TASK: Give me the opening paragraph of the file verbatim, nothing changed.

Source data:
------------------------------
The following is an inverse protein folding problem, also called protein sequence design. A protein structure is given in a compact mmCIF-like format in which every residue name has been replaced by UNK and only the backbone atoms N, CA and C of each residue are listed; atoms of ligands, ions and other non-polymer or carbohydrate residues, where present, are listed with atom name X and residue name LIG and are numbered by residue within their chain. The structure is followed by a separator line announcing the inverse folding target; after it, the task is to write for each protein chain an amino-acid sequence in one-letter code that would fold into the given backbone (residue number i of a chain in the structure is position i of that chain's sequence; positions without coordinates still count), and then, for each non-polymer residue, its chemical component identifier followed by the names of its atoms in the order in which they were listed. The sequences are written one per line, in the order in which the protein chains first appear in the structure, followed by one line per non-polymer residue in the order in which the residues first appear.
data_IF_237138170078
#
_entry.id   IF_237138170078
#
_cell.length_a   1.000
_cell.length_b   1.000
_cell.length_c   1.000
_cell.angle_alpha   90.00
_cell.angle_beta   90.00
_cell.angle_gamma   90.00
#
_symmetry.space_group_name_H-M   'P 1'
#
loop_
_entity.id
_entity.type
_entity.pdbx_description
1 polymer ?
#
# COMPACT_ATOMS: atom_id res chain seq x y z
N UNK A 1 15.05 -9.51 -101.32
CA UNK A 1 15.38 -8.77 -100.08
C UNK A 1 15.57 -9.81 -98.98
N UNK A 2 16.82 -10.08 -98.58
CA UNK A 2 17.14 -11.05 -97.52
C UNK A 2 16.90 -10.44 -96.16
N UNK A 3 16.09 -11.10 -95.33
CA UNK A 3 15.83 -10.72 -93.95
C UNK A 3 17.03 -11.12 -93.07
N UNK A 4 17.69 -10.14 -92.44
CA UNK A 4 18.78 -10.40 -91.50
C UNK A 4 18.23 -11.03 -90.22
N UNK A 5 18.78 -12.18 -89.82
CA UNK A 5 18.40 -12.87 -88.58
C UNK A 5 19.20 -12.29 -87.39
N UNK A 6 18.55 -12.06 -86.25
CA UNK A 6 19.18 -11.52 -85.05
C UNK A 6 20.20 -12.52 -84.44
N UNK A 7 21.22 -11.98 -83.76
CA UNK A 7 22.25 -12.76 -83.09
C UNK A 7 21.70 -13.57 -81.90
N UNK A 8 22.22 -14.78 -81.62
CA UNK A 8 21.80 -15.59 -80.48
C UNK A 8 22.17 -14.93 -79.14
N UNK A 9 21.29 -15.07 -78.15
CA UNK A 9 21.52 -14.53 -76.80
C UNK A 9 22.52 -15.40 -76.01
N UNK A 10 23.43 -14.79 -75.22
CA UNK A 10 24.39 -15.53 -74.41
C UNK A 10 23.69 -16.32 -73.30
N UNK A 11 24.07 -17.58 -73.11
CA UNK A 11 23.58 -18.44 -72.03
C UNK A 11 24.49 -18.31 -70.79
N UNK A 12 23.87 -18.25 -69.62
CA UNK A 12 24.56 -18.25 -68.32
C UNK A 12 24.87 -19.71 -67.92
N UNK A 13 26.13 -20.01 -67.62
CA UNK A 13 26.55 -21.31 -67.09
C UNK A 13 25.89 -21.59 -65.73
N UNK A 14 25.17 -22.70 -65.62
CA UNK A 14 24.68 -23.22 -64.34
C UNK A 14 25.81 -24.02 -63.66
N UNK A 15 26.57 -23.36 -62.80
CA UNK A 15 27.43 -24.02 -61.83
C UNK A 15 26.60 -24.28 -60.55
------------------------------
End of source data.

The following is an inverse protein folding problem, also called protein sequence design. A protein structure is given in a compact mmCIF-like format in which every residue name has been replaced by UNK and only the backbone atoms N, CA and C of each residue are listed; atoms of ligands, ions and other non-polymer or carbohydrate residues, where present, are listed with atom name X and residue name LIG and are numbered by residue within their chain. The structure is followed by a separator line announcing the inverse folding target; after it, the task is to write for each protein chain an amino-acid sequence in one-letter code that would fold into the given backbone (residue number i of a chain in the structure is position i of that chain's sequence; positions without coordinates still count), and then, for each non-polymer residue, its chemical component identifier followed by the names of its atoms in the order in which they were listed. The sequences are written one per line, in the order in which the protein chains first appear in the structure, followed by one line per non-polymer residue in the order in which the residues first appear.